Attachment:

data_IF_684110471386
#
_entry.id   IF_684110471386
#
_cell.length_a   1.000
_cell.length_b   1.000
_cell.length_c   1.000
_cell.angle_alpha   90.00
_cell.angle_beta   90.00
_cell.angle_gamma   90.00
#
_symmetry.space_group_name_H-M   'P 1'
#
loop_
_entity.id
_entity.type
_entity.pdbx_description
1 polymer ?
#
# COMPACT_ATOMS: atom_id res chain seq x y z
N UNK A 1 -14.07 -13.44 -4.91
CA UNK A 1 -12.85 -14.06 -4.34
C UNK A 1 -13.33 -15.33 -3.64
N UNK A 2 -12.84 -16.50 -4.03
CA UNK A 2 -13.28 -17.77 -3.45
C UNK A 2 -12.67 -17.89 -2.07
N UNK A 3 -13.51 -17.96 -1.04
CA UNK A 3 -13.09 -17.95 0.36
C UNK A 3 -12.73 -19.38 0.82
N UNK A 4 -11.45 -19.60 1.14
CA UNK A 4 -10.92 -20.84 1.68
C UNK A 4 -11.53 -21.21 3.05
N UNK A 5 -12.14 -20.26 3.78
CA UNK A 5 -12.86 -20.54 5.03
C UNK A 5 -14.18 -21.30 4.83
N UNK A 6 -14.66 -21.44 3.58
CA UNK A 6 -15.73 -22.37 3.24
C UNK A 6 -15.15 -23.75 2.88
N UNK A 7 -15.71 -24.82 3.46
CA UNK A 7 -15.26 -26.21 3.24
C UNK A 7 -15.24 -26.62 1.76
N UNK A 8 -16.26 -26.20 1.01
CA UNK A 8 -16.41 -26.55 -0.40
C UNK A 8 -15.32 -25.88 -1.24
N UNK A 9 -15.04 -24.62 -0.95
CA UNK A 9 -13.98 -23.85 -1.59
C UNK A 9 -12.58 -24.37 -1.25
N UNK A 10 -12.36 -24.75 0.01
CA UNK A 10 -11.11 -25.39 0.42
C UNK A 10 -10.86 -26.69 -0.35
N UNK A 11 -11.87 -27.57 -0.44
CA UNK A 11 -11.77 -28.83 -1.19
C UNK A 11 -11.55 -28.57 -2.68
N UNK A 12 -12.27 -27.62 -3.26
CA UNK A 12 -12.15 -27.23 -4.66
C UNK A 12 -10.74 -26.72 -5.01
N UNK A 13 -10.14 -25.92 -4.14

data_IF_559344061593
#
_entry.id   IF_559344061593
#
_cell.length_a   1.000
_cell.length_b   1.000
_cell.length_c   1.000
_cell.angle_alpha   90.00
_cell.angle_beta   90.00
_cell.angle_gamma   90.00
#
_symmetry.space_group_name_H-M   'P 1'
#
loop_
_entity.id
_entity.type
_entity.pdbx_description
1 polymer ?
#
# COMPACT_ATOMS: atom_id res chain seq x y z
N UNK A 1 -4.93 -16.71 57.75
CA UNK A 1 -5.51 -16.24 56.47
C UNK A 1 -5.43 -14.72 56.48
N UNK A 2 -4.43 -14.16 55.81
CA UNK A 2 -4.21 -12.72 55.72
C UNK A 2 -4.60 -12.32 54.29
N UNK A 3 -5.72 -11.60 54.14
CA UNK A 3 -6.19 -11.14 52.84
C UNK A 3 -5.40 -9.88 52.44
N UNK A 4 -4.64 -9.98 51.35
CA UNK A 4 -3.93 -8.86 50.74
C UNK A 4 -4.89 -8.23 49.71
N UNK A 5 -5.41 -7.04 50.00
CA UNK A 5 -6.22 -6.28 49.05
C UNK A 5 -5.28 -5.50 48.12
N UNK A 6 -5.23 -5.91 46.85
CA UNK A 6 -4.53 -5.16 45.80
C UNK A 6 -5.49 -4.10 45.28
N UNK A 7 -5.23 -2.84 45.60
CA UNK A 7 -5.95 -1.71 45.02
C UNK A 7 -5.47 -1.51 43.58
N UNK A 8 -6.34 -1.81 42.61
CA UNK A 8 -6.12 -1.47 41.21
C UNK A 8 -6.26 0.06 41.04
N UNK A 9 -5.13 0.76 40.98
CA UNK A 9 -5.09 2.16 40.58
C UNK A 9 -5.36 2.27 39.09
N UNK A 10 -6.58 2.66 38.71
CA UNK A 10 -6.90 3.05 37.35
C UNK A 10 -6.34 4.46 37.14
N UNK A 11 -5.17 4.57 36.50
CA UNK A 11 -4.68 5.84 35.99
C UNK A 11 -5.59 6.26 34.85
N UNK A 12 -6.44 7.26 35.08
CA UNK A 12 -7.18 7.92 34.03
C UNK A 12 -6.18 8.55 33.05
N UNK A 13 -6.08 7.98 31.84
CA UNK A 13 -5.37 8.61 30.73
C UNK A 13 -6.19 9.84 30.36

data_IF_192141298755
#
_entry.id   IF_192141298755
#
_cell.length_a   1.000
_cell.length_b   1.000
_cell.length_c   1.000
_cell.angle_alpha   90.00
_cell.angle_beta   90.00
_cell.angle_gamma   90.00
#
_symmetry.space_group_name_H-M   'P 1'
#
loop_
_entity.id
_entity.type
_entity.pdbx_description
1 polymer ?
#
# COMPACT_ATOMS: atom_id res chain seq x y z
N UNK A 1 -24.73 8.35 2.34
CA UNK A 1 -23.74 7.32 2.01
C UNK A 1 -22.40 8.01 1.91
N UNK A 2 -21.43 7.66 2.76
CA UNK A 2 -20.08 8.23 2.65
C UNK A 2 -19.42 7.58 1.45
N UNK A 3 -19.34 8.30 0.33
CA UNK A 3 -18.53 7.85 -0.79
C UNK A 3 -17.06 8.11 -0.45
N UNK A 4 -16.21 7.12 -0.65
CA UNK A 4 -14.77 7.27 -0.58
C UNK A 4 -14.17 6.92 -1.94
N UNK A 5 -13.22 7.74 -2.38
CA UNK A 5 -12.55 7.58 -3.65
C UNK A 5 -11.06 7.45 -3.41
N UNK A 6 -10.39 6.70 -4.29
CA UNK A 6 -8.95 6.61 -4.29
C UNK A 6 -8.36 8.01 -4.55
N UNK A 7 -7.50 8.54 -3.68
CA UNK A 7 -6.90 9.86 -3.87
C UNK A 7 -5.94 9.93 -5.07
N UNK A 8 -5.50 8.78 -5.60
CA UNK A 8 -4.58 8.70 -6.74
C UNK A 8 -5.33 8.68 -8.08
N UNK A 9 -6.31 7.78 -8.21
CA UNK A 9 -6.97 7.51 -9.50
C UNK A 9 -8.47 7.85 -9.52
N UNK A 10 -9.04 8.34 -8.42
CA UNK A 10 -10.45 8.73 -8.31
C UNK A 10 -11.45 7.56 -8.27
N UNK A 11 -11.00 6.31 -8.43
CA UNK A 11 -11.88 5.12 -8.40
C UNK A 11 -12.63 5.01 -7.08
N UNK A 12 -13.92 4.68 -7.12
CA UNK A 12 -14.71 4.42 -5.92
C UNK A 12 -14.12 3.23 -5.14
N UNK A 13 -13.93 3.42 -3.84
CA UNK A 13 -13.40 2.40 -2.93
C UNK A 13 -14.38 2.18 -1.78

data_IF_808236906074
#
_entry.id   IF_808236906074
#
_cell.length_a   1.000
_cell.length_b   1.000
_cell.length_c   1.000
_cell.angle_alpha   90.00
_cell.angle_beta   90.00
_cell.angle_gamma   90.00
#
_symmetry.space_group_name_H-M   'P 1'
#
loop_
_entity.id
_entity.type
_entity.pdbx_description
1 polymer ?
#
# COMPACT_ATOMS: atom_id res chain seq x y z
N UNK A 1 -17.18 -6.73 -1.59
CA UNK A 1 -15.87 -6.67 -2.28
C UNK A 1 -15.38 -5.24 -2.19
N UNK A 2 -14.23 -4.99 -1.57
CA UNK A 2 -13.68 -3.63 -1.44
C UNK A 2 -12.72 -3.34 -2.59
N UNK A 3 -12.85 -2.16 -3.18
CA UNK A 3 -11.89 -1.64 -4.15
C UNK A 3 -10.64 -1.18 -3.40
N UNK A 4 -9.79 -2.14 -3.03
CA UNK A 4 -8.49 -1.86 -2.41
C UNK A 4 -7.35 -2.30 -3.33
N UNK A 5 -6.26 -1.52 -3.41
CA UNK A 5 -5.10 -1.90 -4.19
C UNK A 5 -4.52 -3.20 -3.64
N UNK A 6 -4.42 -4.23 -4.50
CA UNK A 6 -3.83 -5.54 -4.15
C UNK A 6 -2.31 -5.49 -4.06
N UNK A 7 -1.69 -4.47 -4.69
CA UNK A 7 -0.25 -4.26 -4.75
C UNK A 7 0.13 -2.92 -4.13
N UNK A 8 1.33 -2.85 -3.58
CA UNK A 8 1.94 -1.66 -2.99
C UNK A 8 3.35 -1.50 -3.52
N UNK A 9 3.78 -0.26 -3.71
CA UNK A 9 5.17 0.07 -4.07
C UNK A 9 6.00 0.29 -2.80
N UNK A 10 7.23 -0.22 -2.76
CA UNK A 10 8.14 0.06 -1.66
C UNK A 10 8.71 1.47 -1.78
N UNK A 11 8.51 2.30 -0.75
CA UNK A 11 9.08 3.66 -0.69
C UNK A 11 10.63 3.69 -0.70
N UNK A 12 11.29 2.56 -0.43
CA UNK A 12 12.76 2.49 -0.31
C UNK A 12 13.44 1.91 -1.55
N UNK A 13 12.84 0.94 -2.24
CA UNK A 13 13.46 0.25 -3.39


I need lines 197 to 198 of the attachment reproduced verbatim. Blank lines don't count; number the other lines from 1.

CA UNK A 1 -15.87 -6.67 -2.28
C UNK A 1 -15.38 -5.24 -2.19